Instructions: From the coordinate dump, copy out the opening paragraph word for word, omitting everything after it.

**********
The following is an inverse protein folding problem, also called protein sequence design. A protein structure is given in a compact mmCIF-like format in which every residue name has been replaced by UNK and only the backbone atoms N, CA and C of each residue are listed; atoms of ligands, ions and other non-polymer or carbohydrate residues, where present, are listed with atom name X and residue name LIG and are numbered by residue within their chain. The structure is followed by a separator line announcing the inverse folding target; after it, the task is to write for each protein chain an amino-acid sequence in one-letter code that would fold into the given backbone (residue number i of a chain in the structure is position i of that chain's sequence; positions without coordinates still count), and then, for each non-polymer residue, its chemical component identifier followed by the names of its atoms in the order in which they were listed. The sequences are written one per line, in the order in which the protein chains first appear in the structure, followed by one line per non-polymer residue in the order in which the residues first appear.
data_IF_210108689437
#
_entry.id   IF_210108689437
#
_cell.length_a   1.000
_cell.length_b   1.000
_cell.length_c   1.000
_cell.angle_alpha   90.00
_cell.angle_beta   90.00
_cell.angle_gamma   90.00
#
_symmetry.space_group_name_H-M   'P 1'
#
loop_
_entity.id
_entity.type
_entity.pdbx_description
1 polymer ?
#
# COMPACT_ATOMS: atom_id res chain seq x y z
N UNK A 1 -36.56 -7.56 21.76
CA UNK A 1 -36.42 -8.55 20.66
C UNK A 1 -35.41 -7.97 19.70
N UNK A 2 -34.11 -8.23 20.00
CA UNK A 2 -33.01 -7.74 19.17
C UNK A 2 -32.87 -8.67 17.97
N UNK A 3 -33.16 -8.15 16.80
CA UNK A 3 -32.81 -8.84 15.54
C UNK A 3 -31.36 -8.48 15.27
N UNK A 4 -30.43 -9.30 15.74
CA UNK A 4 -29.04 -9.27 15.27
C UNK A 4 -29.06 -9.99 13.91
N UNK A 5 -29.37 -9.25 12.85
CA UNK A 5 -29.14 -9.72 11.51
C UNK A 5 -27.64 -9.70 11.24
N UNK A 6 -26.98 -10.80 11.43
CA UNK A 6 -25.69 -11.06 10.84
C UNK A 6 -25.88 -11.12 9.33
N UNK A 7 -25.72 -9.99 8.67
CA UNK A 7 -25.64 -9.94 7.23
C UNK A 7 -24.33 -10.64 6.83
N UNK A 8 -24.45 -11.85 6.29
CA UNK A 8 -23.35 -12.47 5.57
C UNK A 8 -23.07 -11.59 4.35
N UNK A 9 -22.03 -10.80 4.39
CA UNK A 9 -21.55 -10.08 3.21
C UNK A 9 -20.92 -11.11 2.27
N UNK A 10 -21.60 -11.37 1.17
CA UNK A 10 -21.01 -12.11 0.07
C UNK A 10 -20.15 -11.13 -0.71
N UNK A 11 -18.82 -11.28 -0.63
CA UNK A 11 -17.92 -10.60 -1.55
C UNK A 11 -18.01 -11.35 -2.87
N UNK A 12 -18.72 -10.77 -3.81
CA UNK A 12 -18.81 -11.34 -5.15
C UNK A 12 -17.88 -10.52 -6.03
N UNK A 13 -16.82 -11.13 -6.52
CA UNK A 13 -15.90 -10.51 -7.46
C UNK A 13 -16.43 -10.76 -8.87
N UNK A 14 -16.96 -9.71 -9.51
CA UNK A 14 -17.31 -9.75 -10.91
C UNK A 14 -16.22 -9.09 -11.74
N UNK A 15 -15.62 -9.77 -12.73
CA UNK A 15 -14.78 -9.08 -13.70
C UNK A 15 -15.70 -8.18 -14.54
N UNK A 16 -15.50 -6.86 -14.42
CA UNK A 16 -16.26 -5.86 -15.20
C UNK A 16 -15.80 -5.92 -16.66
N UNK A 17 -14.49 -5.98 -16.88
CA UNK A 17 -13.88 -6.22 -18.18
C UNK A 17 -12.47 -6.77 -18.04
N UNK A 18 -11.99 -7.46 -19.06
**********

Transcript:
The following is an inverse protein folding problem, also called protein sequence design. A protein structure is given in a compact mmCIF-like format in which every residue name has been replaced by UNK and only the backbone atoms N, CA and C of each residue are listed; atoms of ligands, ions and other non-polymer or carbohydrate residues, where present, are listed with atom name X and residue name LIG and are numbered by residue within their chain. The structure is followed by a separator line announcing the inverse folding target; after it, the task is to write for each protein chain an amino-acid sequence in one-letter code that would fold into the given backbone (residue number i of a chain in the structure is position i of that chain's sequence; positions without coordinates still count), and then, for each non-polymer residue, its chemical component identifier followed by the names of its atoms in the order in which they were listed. The sequences are written one per line, in the order in which the protein chains first appear in the structure, followed by one line per non-polymer residue in the order in which the residues first appear.